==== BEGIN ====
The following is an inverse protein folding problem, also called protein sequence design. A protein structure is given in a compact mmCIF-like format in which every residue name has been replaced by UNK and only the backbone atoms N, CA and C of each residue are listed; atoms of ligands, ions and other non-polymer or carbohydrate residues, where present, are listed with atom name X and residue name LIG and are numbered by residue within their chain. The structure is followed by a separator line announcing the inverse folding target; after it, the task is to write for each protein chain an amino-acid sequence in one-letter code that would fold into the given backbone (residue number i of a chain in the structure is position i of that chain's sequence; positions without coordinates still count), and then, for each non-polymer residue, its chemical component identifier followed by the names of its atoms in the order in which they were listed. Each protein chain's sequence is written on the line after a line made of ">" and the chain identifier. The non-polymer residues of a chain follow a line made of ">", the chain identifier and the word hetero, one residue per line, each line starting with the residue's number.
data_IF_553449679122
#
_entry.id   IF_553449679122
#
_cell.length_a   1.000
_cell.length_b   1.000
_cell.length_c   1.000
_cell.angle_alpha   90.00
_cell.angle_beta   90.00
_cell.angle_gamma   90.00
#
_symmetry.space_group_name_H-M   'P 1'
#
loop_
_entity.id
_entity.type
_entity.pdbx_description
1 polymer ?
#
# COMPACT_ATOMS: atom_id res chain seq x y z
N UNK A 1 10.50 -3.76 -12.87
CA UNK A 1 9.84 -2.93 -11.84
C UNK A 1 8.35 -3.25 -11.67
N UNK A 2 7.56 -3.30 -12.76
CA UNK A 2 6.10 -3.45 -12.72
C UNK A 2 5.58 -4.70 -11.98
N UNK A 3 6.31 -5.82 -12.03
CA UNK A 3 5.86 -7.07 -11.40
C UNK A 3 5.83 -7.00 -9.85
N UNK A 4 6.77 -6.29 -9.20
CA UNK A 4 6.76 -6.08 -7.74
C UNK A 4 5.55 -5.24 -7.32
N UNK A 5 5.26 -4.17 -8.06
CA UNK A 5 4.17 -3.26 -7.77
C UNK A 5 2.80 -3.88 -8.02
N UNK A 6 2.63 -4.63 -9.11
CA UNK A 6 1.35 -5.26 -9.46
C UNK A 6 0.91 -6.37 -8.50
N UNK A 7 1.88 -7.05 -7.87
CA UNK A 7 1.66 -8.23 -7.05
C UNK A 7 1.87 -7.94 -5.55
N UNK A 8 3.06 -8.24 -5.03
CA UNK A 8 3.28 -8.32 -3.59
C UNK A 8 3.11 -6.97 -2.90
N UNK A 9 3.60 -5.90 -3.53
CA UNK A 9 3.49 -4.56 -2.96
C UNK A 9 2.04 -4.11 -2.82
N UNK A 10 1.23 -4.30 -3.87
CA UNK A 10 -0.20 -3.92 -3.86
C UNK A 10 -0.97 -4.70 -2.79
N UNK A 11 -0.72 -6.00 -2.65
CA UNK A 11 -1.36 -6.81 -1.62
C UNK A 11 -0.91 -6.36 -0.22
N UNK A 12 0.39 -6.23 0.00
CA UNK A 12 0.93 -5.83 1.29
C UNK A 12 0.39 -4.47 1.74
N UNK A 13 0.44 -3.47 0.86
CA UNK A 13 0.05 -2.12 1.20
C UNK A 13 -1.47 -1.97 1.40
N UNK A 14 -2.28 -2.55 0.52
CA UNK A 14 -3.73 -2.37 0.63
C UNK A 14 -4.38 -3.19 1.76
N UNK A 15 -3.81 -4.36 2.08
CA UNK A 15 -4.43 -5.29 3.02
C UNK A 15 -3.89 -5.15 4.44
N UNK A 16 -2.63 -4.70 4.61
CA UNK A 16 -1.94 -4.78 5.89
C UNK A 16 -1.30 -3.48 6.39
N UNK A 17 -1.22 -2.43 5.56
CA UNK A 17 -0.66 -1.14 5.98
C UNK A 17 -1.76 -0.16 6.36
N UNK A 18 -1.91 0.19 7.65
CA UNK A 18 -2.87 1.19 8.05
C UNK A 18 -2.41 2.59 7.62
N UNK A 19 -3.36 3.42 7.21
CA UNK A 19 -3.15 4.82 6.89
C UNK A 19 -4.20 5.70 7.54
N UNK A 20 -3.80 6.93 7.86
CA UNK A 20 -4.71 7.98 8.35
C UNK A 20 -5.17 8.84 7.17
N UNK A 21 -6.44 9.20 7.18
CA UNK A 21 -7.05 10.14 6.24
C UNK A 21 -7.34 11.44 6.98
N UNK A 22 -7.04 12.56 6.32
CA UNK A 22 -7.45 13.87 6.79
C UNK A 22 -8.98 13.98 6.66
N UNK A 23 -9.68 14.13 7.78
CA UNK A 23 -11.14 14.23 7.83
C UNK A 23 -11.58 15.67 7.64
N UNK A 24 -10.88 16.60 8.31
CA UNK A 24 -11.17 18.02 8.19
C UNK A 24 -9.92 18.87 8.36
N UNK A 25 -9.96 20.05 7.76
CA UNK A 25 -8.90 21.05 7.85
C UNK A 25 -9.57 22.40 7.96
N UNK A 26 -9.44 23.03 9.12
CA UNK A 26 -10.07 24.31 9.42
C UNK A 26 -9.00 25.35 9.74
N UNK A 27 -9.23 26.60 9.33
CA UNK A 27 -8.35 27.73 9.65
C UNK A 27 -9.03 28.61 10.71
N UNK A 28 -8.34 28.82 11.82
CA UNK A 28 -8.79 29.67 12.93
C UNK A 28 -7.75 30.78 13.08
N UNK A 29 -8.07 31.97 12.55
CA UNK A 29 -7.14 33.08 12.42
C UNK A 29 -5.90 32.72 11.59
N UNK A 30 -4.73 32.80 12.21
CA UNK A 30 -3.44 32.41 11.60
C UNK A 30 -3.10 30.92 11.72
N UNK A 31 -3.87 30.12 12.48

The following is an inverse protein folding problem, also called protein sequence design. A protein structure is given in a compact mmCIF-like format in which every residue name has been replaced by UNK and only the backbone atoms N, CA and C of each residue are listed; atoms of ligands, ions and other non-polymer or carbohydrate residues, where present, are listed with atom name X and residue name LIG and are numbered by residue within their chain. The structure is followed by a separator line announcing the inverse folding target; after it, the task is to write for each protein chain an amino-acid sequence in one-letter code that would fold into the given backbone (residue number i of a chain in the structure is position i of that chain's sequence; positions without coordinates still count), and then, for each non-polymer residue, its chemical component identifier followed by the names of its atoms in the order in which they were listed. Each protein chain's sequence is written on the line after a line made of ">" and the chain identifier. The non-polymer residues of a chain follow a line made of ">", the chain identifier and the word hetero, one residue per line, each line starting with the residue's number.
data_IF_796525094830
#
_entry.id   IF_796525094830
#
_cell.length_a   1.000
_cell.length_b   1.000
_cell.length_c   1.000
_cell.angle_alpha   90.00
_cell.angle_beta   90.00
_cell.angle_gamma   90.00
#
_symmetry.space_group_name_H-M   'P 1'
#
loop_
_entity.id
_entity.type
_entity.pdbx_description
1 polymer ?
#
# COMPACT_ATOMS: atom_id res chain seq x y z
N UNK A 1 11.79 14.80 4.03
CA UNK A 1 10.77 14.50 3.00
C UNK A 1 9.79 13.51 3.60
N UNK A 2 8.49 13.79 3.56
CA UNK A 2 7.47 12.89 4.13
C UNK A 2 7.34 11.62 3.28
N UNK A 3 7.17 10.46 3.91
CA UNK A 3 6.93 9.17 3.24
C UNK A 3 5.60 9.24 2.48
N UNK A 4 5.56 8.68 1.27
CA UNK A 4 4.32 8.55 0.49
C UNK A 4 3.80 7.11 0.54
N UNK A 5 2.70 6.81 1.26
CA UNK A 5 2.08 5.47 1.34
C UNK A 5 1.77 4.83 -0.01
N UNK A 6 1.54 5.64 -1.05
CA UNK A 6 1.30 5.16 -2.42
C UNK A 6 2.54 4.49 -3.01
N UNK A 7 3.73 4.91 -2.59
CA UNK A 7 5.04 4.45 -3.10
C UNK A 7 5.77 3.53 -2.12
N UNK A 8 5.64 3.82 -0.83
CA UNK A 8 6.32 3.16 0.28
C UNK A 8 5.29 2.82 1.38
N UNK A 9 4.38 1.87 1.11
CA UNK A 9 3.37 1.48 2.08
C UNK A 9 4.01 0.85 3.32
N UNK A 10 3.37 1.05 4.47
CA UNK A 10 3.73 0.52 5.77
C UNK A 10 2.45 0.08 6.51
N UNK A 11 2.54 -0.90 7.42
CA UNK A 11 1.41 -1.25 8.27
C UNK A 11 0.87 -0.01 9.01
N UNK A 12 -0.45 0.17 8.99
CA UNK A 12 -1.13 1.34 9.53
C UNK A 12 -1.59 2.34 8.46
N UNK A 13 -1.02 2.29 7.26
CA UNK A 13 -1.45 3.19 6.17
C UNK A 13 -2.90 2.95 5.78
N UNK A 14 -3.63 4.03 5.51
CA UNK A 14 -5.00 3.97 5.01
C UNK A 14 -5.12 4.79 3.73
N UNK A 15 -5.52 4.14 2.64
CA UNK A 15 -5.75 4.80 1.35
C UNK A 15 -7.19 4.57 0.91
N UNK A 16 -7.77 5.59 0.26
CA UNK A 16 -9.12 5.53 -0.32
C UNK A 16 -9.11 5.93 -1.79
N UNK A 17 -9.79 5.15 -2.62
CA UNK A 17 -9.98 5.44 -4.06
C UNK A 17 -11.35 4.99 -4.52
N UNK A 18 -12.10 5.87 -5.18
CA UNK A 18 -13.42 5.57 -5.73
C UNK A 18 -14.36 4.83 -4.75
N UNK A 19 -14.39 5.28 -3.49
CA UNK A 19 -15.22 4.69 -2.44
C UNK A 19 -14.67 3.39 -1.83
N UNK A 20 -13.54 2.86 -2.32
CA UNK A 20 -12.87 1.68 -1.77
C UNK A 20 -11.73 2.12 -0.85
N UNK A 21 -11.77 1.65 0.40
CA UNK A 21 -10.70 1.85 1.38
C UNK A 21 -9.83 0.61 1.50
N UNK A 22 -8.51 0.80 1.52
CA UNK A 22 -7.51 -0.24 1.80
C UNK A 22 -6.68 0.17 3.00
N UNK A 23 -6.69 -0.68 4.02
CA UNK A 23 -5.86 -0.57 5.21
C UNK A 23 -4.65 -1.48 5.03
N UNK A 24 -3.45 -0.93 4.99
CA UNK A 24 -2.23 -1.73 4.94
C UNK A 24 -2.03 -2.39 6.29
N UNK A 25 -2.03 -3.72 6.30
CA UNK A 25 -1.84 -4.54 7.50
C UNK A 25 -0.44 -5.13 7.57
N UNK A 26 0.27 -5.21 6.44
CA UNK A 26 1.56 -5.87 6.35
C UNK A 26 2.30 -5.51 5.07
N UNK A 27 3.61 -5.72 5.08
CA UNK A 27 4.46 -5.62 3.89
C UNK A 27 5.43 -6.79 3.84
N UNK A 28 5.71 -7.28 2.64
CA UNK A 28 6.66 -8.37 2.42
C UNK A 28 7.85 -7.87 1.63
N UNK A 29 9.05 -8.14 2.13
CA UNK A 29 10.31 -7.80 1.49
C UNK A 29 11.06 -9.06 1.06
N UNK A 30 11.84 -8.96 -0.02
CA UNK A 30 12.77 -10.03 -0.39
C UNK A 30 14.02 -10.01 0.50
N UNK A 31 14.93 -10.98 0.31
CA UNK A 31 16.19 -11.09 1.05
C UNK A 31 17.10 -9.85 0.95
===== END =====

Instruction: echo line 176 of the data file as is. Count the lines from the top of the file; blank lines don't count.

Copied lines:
N UNK A 15 -5.52 4.14 2.64